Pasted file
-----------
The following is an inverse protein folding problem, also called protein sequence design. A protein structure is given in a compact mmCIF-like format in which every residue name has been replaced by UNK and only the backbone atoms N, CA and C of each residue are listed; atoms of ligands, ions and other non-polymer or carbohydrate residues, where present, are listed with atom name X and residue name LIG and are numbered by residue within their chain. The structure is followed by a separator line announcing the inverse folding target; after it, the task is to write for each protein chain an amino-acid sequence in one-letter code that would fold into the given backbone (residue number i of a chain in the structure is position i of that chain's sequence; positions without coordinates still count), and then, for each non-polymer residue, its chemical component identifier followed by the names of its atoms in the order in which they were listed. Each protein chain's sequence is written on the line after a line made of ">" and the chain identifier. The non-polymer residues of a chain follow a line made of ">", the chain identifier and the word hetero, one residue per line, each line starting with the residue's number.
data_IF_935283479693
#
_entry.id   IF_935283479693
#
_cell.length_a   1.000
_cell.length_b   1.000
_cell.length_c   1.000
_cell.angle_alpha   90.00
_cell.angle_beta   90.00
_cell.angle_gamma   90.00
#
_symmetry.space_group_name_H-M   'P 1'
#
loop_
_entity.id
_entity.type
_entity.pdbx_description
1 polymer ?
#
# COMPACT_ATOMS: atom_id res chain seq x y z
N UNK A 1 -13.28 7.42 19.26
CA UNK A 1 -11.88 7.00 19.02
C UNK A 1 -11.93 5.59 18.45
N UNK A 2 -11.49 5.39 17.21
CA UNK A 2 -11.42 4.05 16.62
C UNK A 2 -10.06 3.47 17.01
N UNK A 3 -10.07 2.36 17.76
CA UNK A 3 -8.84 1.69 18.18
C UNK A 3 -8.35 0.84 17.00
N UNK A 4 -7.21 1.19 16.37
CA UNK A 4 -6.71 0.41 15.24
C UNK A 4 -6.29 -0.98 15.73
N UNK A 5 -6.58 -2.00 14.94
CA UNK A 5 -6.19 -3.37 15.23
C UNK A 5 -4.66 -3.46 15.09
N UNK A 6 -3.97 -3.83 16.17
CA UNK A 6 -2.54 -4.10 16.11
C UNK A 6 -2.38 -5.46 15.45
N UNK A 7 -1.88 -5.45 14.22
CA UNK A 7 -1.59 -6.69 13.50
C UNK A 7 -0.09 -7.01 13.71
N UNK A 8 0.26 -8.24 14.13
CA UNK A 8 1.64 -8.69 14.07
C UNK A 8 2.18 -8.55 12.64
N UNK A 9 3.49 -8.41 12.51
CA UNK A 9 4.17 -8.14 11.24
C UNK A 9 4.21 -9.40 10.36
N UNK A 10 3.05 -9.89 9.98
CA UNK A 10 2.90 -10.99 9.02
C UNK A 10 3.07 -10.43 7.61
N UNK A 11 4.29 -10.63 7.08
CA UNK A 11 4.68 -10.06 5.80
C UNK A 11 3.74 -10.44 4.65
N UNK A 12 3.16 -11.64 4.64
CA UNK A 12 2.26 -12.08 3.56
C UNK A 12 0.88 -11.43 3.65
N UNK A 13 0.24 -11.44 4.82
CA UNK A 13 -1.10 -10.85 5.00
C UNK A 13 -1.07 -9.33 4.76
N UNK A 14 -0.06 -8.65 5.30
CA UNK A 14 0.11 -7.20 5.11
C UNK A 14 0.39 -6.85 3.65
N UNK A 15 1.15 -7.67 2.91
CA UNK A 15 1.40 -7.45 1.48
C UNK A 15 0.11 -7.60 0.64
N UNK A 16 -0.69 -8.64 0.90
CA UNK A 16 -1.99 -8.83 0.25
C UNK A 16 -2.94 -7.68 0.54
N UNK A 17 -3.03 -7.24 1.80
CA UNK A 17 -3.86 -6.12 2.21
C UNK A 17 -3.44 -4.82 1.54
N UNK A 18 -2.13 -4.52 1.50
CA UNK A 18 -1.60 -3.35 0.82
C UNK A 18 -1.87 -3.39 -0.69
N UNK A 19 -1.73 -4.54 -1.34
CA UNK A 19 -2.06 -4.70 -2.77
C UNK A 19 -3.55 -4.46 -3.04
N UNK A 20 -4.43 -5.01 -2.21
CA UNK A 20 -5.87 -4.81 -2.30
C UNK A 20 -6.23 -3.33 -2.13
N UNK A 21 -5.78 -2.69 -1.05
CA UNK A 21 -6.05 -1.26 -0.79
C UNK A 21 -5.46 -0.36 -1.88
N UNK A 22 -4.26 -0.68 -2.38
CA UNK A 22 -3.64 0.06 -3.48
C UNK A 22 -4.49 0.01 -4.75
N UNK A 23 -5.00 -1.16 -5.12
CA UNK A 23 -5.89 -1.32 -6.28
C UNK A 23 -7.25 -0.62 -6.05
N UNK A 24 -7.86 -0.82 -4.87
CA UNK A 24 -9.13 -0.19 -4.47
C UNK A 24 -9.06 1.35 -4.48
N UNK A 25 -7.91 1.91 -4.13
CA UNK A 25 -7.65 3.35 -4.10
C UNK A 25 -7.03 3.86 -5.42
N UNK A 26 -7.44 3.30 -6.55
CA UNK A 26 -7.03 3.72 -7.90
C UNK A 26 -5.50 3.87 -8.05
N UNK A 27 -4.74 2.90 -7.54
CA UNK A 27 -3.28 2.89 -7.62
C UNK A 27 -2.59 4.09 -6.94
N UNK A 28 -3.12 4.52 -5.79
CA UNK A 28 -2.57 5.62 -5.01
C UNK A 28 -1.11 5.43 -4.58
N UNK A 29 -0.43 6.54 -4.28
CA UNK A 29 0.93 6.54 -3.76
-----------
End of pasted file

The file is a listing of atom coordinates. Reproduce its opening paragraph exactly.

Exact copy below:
The following is an inverse protein folding problem, also called protein sequence design. A protein structure is given in a compact mmCIF-like format in which every residue name has been replaced by UNK and only the backbone atoms N, CA and C of each residue are listed; atoms of ligands, ions and other non-polymer or carbohydrate residues, where present, are listed with atom name X and residue name LIG and are numbered by residue within their chain. The structure is followed by a separator line announcing the inverse folding target; after it, the task is to write for each protein chain an amino-acid sequence in one-letter code that would fold into the given backbone (residue number i of a chain in the structure is position i of that chain's sequence; positions without coordinates still count), and then, for each non-polymer residue, its chemical component identifier followed by the names of its atoms in the order in which they were listed. Each protein chain's sequence is written on the line after a line made of ">" and the chain identifier. The non-polymer residues of a chain follow a line made of ">", the chain identifier and the word hetero, one residue per line, each line starting with the residue's number.